The Girls’ Day School Trust – Anti-Slavery Statement
The Girls’ Day School Trust (GDST) continues to be committed to preventing slavery and human trafficking in its corporate activities, and to ensuring that its supply chains are free from slavery and human trafficking. This statement has been updated to reflect the progress made by the GDST during the financial year 1 September 2021 to 31 August 2022. It sets out the steps the GDST is taking to understand potential modern slavery risks within its business, and to endeavour to ensure that there is no slavery or human trafficking taking place in its business or its supply chains.
The GDST is the UK’s leading network of independent girls’ schools, with 23 schools and 2 academies throughout England and Wales. It was founded in 1872 and currently educates over 18,000 pupils whilst employing over 4,000 staff.
As the GDST is a charity, procurement of quality goods and services has always been an important part of ensuring charitable funds are carefully spent. Supply chains utilised by the GDST currently include uniform, catering, caretaking and grounds maintenance, cleaning, furniture and equipment, ICT hardware, agencies for the recruitment of international students, construction and educational supplies.
The GDST has considered which of its supply chains could be at a high risk of slavery or human trafficking. Regard was given to supply chains which originate outside the UK and previous guidance from ISBA (The Independent Schools’ Bursars Association) which identifies high risk supply chains for schools as catering, stationery and uniform.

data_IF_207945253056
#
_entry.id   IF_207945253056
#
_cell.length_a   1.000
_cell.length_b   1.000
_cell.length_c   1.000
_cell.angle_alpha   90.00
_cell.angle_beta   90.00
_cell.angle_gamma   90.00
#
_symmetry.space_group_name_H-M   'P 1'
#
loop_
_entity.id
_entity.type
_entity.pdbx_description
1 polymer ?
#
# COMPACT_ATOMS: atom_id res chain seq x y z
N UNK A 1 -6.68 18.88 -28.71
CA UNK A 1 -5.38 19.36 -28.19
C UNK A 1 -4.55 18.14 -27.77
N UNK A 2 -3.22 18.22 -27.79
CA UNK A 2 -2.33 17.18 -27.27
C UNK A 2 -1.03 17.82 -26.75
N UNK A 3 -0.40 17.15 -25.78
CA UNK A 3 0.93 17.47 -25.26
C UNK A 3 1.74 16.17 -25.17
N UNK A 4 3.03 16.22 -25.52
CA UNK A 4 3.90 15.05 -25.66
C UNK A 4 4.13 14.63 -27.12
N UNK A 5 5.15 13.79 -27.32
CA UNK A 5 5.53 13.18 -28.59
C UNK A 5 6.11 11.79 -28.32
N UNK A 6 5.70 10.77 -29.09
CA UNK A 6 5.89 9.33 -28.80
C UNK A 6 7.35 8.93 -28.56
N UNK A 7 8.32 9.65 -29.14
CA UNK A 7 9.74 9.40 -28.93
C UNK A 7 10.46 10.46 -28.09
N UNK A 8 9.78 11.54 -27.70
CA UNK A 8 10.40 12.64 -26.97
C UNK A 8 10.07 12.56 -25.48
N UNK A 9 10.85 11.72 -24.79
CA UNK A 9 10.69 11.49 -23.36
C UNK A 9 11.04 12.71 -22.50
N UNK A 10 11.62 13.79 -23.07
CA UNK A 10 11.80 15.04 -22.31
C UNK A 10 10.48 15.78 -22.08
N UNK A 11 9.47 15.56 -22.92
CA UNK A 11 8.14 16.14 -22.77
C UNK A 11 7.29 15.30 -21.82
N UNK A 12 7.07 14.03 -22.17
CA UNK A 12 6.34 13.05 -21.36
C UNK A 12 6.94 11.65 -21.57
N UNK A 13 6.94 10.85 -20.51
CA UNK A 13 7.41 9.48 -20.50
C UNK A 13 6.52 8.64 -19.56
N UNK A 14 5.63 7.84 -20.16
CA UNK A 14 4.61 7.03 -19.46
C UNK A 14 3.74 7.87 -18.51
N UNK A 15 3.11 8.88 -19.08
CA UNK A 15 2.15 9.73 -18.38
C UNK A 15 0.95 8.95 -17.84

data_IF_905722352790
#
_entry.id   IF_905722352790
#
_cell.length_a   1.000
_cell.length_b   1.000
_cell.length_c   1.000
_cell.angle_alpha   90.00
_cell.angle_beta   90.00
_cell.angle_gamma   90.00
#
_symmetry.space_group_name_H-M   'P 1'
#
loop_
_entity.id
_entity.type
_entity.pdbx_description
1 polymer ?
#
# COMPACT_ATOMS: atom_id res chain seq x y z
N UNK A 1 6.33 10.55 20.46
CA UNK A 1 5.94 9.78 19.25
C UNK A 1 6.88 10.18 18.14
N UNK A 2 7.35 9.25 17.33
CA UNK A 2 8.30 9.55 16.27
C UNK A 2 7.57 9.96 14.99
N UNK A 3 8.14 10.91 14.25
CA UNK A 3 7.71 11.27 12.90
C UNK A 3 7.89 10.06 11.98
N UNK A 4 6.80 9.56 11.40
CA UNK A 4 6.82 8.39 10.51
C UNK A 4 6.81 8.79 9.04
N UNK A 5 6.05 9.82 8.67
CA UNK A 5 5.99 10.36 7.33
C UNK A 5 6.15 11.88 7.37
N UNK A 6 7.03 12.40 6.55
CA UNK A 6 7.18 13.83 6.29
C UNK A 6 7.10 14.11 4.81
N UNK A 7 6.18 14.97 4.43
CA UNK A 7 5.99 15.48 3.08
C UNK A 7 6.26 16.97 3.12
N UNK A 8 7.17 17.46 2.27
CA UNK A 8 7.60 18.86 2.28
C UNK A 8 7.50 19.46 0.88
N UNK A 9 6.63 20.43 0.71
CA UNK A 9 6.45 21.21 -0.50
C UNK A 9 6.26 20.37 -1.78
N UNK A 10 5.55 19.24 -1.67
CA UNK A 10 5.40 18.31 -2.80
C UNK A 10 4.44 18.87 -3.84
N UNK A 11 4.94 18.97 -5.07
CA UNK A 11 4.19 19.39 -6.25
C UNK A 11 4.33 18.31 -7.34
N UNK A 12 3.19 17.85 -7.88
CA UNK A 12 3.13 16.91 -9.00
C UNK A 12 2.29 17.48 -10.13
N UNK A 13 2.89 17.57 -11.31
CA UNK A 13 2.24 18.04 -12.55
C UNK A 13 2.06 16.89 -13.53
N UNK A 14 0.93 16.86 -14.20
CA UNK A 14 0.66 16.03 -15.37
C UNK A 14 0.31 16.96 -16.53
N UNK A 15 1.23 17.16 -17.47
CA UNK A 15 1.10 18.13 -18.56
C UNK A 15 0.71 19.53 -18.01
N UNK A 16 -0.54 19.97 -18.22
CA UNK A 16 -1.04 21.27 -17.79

As part of the GDST’s initiative to identify and mitigate the risk of slavery and human trafficking in supply chains, the GDST adopts a risk-based approach to due diligence on new suppliers, with a focus on those identified as carrying the greatest exposure to risk whether due to geographic area, industry sector or value of spend. The steps taken are tailored to the individual supplier and can include:
The GDST has appropriate policies in place to help ensure that there is no modern slavery or human trafficking in its supply chain or business. These policies are regularly reviewed and updated.
The key policy is the GDST’s internal Anti-Modern Slavery and Human Trafficking policy, which was comprehensively reviewed and updated in the course of the 2021/22 financial year, and which demonstrates the organisation’s commitment to act ethically and with integrity in business relationships. The policy also demonstrates the GDST’s commitment to having effective systems in place to endeavour to ensure slavery and human trafficking are not taking place within its business and its supply chains.
The GDST’s Anti-Slavery policy makes reference to other relevant and longstanding GDST policies, including its Whistle-blowing policy, Procurement policy, Dignity at Work policy, Pay policy, Anti-money laundering policy and Safeguarding policy. In turn, these policies are carefully monitored and regularly updated, and the Whistle-blowing policy and Fraud policy are reviewed by our external auditors.
The GDST is confident that, together, these policies mitigate the risk of slavery and human trafficking taking place within its business or supply chains and provide support to staff should they have any concerns.
In its Anti-Slavery Statement for the 2020/21 financial year, the GDST identified a number of steps that it would consider implementing in future. Good progress has been made and a number of steps have been implemented. These include:
The GDST is committed to continually improving its practices to ensure that its business and supply chains are free from slavery and human trafficking. Some of the additional steps that the GDST would like to progress towards implementing in future are:
The Girls’ Day School Trust makes this statement pursuant to section 54(1) of the Modern Slavery Act 2015, for its financial year ending 31 August 2022. This statement has been approved by The Girls’ Day School Trust’s board of directors who will review and update it annually.
Juliet Humphries, Director (review date September 2023)
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